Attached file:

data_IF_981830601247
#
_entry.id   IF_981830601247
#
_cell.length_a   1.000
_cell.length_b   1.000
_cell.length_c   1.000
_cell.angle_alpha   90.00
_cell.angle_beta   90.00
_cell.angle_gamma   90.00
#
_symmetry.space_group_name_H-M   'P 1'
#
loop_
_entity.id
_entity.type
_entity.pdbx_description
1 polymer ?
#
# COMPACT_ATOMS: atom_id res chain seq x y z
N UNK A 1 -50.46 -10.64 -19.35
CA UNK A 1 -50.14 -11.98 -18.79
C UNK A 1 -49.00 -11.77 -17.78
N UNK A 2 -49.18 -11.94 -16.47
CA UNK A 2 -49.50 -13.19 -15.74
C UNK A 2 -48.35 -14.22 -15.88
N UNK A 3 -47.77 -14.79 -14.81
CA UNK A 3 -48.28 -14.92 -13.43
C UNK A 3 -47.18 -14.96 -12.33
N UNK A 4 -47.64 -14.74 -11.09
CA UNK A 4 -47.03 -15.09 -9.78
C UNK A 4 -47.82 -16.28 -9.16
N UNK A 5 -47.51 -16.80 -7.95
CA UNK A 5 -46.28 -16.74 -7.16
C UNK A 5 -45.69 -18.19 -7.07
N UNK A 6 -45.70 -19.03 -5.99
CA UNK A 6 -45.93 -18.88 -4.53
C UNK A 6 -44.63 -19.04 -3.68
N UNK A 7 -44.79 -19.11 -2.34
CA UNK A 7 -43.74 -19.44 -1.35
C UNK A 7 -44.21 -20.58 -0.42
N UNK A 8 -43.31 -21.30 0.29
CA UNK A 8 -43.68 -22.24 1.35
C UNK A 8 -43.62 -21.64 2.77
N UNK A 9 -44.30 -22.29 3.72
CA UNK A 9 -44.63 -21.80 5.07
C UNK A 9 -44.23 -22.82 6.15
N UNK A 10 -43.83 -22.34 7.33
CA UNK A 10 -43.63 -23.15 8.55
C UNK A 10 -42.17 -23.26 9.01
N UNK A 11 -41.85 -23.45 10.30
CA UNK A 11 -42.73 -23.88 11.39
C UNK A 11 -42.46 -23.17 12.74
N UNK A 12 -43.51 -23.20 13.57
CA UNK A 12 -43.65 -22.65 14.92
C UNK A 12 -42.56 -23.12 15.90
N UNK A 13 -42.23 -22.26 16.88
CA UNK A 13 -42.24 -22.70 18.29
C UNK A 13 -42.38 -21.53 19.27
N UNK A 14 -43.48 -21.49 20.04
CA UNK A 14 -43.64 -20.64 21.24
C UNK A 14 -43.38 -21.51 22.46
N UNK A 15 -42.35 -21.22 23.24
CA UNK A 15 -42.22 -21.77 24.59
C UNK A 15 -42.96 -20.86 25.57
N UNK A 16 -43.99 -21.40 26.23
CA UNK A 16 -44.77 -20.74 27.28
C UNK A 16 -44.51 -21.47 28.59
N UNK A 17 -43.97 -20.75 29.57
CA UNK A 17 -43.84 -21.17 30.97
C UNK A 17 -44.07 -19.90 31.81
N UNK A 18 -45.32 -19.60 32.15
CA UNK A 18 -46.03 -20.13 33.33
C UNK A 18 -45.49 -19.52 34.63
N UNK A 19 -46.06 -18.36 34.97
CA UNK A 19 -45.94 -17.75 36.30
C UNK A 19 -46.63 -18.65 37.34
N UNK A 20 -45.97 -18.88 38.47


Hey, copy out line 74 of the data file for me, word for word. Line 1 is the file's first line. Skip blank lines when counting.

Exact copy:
C UNK A 18 -45.49 -19.52 34.63